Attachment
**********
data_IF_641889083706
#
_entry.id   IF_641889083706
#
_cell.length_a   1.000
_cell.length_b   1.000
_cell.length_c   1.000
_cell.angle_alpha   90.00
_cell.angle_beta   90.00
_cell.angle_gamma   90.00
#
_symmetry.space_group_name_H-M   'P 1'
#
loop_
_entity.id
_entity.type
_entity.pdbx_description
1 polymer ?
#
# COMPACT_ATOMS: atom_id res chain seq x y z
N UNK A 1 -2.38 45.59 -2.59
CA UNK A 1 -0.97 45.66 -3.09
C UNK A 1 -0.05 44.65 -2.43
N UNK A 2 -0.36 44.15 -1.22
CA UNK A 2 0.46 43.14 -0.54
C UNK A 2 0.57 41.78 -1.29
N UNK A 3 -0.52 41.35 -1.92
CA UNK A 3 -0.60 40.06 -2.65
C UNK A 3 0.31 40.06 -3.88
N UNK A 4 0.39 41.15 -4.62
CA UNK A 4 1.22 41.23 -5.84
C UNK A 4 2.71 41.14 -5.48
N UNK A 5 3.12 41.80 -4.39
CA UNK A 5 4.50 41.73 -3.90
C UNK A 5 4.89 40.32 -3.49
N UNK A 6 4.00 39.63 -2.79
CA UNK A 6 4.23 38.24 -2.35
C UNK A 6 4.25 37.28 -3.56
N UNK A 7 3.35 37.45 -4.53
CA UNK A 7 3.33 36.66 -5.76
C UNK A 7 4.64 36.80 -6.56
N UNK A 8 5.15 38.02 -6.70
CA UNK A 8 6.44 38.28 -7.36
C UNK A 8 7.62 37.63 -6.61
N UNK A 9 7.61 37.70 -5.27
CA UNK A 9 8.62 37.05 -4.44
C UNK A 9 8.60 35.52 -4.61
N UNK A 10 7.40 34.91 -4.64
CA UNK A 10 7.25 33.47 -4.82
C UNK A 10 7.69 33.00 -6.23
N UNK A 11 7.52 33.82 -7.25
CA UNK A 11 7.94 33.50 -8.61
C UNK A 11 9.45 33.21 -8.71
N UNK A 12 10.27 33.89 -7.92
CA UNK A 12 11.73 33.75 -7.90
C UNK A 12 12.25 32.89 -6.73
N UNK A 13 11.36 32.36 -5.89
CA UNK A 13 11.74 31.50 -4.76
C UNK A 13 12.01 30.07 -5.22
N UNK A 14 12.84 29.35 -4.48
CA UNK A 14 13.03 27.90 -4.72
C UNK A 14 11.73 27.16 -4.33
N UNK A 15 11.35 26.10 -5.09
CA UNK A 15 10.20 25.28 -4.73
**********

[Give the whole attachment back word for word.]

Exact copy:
data_IF_641889083706
#
_entry.id   IF_641889083706
#
_cell.length_a   1.000
_cell.length_b   1.000
_cell.length_c   1.000
_cell.angle_alpha   90.00
_cell.angle_beta   90.00
_cell.angle_gamma   90.00
#
_symmetry.space_group_name_H-M   'P 1'
#
loop_
_entity.id
_entity.type
_entity.pdbx_description
1 polymer ?
#
# COMPACT_ATOMS: atom_id res chain seq x y z
N UNK A 1 -2.38 45.59 -2.59
CA UNK A 1 -0.97 45.66 -3.09
C UNK A 1 -0.05 44.65 -2.43
N UNK A 2 -0.36 44.15 -1.22
CA UNK A 2 0.46 43.14 -0.54
C UNK A 2 0.57 41.78 -1.29
N UNK A 3 -0.52 41.35 -1.92
CA UNK A 3 -0.60 40.06 -2.65
C UNK A 3 0.31 40.06 -3.88
N UNK A 4 0.39 41.15 -4.62
CA UNK A 4 1.22 41.23 -5.84
C UNK A 4 2.71 41.14 -5.48
N UNK A 5 3.12 41.80 -4.39
CA UNK A 5 4.50 41.73 -3.90
C UNK A 5 4.89 40.32 -3.49
N UNK A 6 4.00 39.63 -2.79
CA UNK A 6 4.23 38.24 -2.35
C UNK A 6 4.25 37.28 -3.56
N UNK A 7 3.35 37.45 -4.53
CA UNK A 7 3.33 36.66 -5.76
C UNK A 7 4.64 36.80 -6.56
N UNK A 8 5.15 38.02 -6.70
CA UNK A 8 6.44 38.28 -7.36
C UNK A 8 7.62 37.63 -6.61
N UNK A 9 7.61 37.70 -5.27
CA UNK A 9 8.62 37.05 -4.44
C UNK A 9 8.60 35.52 -4.61
N UNK A 10 7.40 34.91 -4.64
CA UNK A 10 7.25 33.47 -4.82
C UNK A 10 7.69 33.00 -6.23
N UNK A 11 7.52 33.82 -7.25
CA UNK A 11 7.94 33.50 -8.61
C UNK A 11 9.45 33.21 -8.71
N UNK A 12 10.27 33.89 -7.92
CA UNK A 12 11.73 33.75 -7.90
C UNK A 12 12.25 32.89 -6.73
N UNK A 13 11.36 32.36 -5.89
CA UNK A 13 11.74 31.50 -4.76
C UNK A 13 12.01 30.07 -5.22
N UNK A 14 12.84 29.35 -4.48
CA UNK A 14 13.03 27.90 -4.72
C UNK A 14 11.73 27.16 -4.33
N UNK A 15 11.35 26.10 -5.09
CA UNK A 15 10.20 25.28 -4.73